So...what of the ghostly nature of the building??  In an interview conducted with ABC Southern Queensland in April this year, both the Strand Theatre's Manager Ian, as well as long-time employee John, discussed the building's numerous ghost stories.  Of least importance, but amusing none-the-less, was a story of the ladies toilets in the cinema - "Some staff were reporting a sniffing noise coming from the ladies toilet, that the believers thought was a ghost crying."  Unfortunately, after some investigative work, it was discovered that the spectral noise belonged to an air freshener!  However, on a more serious note, a multitude of ghost stories seem to be told by staff who work within the cinema - one account, taken from a staff member as she reversed out of the carpark, stated that, "She swears that she looked up and there was a figure of someone up in that tiny little window, looking back down at her."  However, do the staff at the Strand Theatre have any idea about the origins of the ghosts that apparently haunt their workplace?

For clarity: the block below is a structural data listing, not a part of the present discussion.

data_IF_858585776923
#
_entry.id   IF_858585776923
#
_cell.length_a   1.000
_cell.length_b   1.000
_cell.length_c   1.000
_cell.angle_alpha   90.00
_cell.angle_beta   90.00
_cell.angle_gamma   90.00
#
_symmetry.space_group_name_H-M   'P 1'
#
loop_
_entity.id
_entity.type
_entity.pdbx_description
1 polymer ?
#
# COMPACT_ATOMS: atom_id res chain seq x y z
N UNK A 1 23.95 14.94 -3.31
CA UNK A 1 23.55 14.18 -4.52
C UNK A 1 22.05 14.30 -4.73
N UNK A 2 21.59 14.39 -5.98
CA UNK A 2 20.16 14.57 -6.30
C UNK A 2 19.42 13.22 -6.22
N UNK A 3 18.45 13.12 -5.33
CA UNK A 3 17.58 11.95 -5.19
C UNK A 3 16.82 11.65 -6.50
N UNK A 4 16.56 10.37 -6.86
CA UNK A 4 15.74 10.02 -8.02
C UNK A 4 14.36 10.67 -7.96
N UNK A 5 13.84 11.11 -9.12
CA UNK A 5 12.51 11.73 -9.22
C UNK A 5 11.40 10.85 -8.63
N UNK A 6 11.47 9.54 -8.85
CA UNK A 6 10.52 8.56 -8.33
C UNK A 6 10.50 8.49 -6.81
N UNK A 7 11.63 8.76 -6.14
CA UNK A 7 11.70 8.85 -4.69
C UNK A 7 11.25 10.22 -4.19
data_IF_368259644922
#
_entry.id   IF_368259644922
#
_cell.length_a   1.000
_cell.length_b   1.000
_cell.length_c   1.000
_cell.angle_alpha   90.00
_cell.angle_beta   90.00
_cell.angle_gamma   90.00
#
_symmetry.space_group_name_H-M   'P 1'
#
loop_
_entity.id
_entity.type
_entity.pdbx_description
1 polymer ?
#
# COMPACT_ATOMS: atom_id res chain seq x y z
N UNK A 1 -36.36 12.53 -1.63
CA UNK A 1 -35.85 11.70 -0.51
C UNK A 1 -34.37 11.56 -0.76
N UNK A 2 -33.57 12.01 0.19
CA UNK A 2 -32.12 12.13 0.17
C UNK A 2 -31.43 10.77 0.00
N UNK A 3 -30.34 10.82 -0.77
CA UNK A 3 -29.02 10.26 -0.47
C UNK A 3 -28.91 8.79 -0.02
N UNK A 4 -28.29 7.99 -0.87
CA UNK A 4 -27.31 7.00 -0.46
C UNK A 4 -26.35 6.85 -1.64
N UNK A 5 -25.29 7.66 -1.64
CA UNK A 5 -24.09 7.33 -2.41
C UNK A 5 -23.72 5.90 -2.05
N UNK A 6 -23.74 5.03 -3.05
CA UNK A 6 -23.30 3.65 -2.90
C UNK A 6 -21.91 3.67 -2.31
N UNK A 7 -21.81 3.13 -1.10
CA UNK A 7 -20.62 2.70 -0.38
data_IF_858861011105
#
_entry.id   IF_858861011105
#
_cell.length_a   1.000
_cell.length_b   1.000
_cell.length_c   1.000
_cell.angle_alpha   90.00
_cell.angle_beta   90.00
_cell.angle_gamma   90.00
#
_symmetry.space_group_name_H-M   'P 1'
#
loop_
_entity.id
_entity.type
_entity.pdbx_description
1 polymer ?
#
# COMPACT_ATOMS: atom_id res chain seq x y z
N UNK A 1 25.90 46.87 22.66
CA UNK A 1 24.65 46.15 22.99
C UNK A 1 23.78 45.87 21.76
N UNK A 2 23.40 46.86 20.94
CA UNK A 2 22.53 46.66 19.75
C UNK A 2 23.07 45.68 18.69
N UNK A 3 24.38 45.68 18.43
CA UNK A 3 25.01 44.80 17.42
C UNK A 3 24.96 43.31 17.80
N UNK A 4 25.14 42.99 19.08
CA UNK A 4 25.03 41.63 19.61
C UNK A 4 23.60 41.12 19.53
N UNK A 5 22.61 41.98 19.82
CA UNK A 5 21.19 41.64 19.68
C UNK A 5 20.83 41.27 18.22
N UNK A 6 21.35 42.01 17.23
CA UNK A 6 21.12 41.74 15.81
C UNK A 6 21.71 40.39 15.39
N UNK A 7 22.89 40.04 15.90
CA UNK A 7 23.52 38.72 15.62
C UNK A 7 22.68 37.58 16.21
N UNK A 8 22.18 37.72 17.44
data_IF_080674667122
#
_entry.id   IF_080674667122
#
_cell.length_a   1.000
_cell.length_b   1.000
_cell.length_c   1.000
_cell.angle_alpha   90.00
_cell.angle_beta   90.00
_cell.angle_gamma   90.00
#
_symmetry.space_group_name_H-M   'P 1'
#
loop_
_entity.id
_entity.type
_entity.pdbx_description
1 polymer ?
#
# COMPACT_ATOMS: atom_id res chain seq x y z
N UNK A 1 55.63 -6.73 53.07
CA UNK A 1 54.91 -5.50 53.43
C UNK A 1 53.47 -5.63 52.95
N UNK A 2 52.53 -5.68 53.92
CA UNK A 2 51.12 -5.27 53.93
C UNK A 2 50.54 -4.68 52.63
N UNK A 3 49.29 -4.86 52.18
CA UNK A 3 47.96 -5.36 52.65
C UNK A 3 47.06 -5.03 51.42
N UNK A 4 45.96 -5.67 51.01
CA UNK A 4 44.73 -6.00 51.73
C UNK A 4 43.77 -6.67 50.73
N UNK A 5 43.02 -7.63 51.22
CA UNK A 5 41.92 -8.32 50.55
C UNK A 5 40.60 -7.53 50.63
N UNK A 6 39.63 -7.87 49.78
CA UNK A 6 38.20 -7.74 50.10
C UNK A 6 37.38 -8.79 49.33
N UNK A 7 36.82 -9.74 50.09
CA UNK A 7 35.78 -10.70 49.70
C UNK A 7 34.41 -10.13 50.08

Conveniently, they have two - according to the ABC, & long-time Strand Theatre staff member John, "A change of hands in the 1970's saw a darker side of the building's history come to light.  The clients were walking in asking for a box of matches. The staff would hand over the matches and charge [the clients] 20 cents, but they would say 'no, we want the $20 box of matches.'  With no idea what the customers were talking about, the new owners went on a quest to find out.  They found out the $20 boxes of matches being sold contained no matches, but a key - a key with a number on it.  And you went upstairs to the room, there waiting for you was a lovely lady."  Popular rumour has it that one of these ladies was killed in the building, & her spirit has never left...a rumour that might be possible, but is completely unfounded.  Furthermore, it is also speculated that the ghost might belong to Emma Miller, a renowned Queensland woman who holds the reputation as the "mother of the Labor Party."  According to the ABC's article, & local Toowoomba historian Peter Cullen, "In 1917, at the age of 77, she was staying at the Crown Hotel which then occupied the site, and she became sick after speaking at the local botanical gardens. There are two different reports; one says she died in the hotel, and the other says she died at the hospital."